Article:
Cookbooks from the region have plenty of of recipes ranging from jackfruit wine, kheer, pudding, jellies and jams, papads, jackfruit pathalyo (a local delicacy steamed in turmeric leaves), stews, curries, bhajis, sanna and voddes. “In October, we will follow up with a cooking workshop to teach villagers various preparations so some can possibly use the fruit to start home based businesses” said Fernandes. Like the mango and coconut, every part of the tree is used, including the dried leaves that are used to make disposable leaf plates, or in the past were simply rolled up, filled with tobacco and smoked, according to Dr Da Silva Gracias.

The most famous jackfruit preparation in Goa is the sandon – steamed rice cakes with a jackfruit filling, followed by dhonnos or jackfruit cake. Chaako, a dry vegetable dish with tender unripe jackfruit and grated coconut, is well-loved, as is the folle and chaakachem tonnda, a sour accompaniment. The sweet yellow pods of the ripened fruit are also consumed by themselves, the seeds are boiled or roasted.

Fruits comes in two varieties – the ones with firmer cartilage are called kaapo and eaten ripe, while the softer, pulpier variety called rassal is used in sweets or as a vegetable when tender.

Photo credit: Pamela D'Mello

Several groups in Goa currently market jackfruit preserves like standardised juice, pulp, squash, jam, chips, and fruit leather or saath under the brand name of Kathal de Goa – in North India, the jackfruit is known as kathal, while in Konkani, it is called Ponos. Goa’s ICAR is trying to popularise tender jackfruit in xacuti, a popular masala and fried coconut-based thick gravy. “We are actually trying to get local self help women’s groups to use the fruit to make items and preserves that can be packaged and sold to supplement their income” said Talaulikar.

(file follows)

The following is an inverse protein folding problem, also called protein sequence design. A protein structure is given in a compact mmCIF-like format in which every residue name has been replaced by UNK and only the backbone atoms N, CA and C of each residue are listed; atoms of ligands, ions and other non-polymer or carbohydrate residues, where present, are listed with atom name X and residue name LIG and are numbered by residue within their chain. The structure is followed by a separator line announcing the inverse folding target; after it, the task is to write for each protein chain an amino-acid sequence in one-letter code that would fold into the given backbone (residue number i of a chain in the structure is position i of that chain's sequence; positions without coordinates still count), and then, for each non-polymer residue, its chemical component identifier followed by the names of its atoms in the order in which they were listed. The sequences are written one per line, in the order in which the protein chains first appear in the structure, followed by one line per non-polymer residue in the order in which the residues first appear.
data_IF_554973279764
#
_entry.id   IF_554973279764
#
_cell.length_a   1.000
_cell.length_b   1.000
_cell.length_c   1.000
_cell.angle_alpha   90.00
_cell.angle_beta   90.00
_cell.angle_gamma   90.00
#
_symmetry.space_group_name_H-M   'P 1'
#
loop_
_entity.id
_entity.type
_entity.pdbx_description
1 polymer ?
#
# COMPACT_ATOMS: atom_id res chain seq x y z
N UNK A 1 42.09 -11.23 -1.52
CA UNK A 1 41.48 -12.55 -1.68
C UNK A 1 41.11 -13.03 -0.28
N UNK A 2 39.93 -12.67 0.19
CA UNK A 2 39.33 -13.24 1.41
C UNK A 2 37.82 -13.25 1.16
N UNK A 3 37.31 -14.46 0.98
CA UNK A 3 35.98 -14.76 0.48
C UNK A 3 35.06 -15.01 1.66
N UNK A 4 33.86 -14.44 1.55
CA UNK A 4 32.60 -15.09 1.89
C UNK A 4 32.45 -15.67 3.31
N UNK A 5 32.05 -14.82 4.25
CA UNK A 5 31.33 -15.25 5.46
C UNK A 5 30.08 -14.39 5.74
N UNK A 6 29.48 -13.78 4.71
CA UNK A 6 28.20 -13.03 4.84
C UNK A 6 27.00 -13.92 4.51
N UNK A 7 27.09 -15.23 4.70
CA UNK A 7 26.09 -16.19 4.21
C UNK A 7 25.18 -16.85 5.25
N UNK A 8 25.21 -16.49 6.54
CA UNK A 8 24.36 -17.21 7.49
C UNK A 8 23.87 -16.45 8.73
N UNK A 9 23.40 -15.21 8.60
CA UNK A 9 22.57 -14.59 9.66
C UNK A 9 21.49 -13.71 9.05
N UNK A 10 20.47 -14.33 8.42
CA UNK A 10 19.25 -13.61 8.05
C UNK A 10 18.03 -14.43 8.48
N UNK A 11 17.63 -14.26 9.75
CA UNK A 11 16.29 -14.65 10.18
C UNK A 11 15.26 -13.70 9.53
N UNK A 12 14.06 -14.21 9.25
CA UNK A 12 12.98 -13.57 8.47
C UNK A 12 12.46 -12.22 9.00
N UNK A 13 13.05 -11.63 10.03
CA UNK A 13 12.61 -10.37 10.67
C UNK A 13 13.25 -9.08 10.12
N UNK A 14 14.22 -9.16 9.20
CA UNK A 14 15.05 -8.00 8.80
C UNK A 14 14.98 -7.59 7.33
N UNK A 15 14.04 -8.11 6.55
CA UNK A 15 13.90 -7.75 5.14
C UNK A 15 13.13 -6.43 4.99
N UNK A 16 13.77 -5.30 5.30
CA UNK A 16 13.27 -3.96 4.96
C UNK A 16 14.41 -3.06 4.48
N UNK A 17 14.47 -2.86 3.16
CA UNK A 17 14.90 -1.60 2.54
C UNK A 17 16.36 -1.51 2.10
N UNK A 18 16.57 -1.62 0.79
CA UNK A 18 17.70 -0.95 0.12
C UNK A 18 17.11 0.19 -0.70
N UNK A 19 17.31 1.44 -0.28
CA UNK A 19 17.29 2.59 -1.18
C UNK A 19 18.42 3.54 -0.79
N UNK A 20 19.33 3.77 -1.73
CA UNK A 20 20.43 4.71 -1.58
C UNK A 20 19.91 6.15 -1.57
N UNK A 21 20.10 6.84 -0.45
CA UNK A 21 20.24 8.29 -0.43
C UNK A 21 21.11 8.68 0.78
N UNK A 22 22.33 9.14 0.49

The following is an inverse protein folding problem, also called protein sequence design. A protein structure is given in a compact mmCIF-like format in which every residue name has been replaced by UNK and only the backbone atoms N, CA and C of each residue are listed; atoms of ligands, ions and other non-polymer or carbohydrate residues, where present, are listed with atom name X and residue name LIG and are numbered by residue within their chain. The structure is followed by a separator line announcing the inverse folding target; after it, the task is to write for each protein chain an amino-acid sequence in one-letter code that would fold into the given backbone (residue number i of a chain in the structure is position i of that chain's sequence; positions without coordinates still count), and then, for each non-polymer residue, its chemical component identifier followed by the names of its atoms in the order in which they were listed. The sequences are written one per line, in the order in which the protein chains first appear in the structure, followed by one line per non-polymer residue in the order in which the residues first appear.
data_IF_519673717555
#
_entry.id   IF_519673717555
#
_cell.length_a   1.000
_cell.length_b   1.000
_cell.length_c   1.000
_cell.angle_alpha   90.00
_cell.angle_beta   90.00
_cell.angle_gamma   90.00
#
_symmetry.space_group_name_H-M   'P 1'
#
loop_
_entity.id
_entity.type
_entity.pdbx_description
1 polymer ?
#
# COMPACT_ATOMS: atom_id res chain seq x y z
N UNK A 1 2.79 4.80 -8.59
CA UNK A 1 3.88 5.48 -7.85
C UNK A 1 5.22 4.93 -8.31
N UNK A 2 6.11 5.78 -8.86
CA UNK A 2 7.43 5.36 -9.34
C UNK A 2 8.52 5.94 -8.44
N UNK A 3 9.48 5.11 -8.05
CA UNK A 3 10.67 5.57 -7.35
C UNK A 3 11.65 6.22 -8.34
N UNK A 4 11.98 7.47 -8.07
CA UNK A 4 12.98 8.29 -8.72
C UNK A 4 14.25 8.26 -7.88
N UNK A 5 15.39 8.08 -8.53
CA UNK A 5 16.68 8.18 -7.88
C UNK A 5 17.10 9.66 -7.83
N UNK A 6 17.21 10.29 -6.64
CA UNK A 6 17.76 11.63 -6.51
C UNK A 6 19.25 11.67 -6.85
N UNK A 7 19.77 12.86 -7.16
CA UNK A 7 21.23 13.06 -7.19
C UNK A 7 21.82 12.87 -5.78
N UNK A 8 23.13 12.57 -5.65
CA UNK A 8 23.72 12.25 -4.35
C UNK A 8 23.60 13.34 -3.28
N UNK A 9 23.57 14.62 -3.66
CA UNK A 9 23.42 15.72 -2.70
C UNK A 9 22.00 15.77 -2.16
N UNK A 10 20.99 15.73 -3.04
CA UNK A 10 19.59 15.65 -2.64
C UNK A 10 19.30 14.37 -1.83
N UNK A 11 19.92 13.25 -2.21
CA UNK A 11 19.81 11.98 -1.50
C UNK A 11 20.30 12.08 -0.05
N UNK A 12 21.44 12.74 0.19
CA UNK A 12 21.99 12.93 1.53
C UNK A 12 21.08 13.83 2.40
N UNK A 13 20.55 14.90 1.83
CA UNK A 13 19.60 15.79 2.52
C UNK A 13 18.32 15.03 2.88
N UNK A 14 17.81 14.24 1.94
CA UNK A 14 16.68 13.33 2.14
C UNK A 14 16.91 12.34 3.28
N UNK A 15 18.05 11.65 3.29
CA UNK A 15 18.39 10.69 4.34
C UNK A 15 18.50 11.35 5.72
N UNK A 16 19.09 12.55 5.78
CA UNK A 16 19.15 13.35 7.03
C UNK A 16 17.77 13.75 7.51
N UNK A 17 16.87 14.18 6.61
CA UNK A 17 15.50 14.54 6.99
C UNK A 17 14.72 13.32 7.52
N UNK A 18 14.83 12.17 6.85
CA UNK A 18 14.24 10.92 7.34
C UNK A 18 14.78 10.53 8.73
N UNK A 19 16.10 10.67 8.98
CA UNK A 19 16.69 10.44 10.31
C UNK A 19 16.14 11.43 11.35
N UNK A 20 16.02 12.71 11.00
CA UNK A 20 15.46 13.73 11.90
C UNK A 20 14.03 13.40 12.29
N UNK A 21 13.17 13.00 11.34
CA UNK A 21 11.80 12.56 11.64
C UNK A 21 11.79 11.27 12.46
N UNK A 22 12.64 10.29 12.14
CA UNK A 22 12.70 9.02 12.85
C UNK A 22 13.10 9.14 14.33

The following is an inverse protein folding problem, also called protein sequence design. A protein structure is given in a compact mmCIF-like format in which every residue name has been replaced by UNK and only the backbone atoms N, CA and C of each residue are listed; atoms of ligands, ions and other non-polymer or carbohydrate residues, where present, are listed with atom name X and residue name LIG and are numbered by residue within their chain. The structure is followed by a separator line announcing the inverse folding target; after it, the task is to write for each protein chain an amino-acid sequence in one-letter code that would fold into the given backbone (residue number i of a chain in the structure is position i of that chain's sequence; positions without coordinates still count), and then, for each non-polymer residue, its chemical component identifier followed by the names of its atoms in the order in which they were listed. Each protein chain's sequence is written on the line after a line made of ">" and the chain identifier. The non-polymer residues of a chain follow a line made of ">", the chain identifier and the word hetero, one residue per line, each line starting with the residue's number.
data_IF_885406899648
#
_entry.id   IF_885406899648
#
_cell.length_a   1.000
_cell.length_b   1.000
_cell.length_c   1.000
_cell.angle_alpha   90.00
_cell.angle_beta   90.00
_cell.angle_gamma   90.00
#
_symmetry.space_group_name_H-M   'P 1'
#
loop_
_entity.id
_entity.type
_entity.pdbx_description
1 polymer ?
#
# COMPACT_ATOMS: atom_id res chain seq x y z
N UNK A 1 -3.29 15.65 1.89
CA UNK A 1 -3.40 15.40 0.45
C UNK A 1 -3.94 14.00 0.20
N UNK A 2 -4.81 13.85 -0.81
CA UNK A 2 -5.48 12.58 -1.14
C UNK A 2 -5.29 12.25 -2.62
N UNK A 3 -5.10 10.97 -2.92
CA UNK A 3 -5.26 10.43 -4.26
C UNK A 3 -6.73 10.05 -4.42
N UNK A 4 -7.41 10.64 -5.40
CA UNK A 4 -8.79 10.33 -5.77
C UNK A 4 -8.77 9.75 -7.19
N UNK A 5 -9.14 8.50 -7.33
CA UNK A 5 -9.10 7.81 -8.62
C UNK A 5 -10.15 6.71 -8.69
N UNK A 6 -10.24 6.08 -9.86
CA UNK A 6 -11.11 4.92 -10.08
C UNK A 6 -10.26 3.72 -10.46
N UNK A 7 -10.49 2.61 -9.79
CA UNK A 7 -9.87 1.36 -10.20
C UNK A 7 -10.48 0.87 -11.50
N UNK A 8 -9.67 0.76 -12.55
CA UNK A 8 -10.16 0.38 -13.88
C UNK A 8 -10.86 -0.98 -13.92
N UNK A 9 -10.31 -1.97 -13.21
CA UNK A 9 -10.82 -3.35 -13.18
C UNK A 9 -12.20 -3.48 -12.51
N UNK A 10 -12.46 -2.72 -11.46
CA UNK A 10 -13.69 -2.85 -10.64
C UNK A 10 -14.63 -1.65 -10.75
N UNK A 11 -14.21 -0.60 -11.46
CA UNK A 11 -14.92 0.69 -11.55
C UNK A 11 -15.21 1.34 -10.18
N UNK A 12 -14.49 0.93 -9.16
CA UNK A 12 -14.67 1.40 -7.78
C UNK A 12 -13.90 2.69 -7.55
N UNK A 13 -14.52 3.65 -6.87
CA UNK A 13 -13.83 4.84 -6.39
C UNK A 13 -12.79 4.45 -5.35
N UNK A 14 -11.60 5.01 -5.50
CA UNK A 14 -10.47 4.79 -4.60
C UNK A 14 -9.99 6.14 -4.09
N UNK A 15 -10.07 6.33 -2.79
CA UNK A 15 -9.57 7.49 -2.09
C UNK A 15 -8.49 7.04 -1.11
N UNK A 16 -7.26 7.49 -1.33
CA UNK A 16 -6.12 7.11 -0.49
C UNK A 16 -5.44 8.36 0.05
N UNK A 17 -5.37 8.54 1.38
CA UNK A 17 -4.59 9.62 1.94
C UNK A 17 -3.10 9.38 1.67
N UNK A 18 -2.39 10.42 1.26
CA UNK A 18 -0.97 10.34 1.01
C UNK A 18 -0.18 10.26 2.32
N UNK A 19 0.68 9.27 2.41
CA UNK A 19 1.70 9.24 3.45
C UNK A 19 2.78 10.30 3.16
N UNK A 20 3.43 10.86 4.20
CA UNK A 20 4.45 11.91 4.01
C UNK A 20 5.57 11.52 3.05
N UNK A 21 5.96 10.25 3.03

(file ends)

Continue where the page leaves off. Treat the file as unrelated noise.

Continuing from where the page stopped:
“There are several other ways in which the jackfruit can be better utilised in Goa,” said agriculturalist Miguel de Braganca. “There are companies that use it as a vegan chicken and make into items like teriyaki jackfruit, Tex Mex jackfruit, BBQ jackfruit, curry jackfruit and export it in pouches. Flour from the seed is a gluten-free, protein-rich supplement that can be used to make cakes, rotis and the like.”

Similar attempts are being made by the Agriculture Technology Management Agency of Goa. “There are no commercial cultivations of the tree,” said Sanjeev Mayekar, an ATMA officer. “It grows almost wild in the forests and much of it is wasted. We are trying to identify the germplasm of varieties suitable for particular items like jackfruit chips.”

At the festival, the most popular edible items apart from the pickles were ripe jackfruit pods and boiled seeds. Festival volunteers served these to guests and participants from the village, as they performed traditional songs and dances, with the fruit featuring both as a prominent decoration and snack.

Guests were handed out kopels or flower crowns made of jackfruit leaves, that are worn on Sao Joao. “We spent two days learning to make the kopels for ourselves and our guests in the village,” Fernandes said.

Photo credit: Pamela D'Mello